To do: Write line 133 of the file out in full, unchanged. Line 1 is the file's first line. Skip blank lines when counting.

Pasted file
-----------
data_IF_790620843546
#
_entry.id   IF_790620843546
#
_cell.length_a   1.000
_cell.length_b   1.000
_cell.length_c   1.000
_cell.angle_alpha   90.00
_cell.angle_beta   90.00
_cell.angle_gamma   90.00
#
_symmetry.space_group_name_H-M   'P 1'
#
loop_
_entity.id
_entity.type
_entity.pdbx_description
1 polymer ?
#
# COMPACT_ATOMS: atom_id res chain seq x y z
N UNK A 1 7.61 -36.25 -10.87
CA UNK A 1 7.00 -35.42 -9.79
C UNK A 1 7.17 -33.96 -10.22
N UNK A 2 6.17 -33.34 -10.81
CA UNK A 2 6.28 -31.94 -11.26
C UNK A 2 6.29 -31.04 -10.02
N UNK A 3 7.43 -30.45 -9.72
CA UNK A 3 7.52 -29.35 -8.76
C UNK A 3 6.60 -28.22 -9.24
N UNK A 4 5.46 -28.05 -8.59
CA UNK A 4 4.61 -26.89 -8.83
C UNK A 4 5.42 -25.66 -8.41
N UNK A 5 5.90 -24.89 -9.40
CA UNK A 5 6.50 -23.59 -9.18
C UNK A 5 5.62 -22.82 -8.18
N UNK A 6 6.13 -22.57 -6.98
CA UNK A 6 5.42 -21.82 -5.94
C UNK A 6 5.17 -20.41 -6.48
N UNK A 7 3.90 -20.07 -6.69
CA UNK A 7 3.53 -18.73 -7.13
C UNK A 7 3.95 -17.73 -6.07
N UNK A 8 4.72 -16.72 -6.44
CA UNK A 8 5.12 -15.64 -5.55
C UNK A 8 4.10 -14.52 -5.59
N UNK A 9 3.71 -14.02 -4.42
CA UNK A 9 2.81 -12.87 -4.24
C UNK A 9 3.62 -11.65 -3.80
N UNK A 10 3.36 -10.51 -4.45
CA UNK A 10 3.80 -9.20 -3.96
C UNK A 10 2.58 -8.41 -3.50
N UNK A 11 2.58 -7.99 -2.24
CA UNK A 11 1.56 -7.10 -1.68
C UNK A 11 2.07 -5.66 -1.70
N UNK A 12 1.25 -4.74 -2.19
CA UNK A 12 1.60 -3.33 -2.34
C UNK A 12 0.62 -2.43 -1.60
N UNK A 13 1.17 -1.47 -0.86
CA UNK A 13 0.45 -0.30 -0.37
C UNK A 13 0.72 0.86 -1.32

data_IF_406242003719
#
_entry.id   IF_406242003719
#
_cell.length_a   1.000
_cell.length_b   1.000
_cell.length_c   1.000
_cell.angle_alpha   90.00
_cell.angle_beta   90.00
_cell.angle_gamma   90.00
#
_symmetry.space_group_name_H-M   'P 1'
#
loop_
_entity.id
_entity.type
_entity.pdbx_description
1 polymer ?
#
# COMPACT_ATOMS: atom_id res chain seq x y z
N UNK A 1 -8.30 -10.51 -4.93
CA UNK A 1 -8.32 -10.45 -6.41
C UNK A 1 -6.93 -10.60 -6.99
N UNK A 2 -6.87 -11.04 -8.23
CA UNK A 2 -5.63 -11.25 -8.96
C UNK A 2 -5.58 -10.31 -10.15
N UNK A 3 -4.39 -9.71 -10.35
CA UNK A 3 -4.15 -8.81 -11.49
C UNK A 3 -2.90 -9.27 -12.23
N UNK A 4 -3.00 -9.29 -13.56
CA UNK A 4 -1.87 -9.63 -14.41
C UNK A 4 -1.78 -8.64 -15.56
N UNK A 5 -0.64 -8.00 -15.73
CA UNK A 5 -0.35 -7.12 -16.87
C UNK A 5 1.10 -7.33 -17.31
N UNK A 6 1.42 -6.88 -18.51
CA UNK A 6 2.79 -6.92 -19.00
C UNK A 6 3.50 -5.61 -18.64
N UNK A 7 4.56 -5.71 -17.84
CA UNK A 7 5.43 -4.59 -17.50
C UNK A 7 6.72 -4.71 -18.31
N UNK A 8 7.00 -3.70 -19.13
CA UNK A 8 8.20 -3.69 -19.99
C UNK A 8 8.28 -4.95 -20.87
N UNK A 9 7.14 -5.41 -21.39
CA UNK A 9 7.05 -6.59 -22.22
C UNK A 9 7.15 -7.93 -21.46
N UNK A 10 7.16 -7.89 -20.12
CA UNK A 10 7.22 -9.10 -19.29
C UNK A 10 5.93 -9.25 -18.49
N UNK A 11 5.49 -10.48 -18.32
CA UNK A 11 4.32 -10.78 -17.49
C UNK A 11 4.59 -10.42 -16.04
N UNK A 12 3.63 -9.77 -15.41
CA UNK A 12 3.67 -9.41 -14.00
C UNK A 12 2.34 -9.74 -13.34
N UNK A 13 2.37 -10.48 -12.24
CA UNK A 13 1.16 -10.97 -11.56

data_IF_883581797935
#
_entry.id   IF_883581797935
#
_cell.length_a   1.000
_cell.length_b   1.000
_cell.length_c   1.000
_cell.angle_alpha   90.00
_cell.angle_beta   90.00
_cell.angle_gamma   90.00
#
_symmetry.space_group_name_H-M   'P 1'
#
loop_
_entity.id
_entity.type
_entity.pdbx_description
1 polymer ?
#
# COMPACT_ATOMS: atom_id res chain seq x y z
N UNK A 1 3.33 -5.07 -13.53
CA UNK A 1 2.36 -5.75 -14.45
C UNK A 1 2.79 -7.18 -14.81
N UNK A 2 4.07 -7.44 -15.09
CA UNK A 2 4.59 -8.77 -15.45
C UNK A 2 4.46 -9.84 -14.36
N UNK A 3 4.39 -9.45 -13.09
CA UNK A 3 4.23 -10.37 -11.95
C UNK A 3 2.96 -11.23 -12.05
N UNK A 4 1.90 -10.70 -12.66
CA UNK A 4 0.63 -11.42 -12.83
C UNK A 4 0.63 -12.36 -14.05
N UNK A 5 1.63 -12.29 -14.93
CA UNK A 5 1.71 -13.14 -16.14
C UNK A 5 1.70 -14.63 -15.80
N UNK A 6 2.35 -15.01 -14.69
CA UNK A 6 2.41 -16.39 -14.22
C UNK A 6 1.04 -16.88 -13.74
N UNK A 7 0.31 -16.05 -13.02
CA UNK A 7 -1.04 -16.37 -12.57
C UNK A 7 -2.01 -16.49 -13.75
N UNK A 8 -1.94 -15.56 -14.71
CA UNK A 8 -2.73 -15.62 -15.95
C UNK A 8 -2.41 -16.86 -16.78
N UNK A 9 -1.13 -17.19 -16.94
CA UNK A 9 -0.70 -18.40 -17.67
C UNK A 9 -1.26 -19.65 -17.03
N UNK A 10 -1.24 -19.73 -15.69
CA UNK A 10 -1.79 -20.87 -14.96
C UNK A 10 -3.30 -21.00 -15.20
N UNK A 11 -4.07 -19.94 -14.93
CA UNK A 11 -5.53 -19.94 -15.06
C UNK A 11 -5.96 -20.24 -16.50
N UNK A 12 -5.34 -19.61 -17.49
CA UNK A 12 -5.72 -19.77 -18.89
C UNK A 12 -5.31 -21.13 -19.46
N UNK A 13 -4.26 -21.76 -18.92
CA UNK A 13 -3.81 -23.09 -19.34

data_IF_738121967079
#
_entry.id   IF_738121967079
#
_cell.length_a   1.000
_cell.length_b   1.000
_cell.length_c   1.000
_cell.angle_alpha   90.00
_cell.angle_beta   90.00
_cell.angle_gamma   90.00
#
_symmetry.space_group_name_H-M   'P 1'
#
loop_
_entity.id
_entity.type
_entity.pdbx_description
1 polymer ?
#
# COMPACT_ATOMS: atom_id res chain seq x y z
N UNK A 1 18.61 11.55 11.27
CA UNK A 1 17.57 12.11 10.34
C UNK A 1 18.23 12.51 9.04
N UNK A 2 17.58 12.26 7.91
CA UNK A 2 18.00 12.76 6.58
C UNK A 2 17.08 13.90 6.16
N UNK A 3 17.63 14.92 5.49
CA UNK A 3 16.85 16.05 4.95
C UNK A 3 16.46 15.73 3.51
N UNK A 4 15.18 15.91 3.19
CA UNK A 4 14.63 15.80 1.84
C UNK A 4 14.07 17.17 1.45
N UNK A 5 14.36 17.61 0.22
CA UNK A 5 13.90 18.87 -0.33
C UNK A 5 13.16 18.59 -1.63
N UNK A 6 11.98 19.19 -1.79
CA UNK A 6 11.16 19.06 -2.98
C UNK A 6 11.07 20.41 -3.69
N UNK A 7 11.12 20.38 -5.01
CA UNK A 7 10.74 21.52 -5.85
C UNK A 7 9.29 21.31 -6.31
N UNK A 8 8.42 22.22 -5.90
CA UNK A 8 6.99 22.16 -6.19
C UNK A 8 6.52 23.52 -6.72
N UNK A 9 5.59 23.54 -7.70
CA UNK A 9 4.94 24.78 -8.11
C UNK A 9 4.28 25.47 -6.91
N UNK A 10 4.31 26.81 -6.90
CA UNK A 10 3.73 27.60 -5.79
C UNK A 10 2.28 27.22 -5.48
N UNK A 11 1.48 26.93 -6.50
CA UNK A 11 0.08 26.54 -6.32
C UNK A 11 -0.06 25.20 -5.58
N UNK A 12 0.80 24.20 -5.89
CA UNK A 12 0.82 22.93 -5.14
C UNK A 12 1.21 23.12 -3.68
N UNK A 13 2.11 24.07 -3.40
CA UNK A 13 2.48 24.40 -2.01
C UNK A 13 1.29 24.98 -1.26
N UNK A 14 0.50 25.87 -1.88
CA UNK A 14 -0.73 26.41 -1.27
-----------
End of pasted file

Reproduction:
_entity.type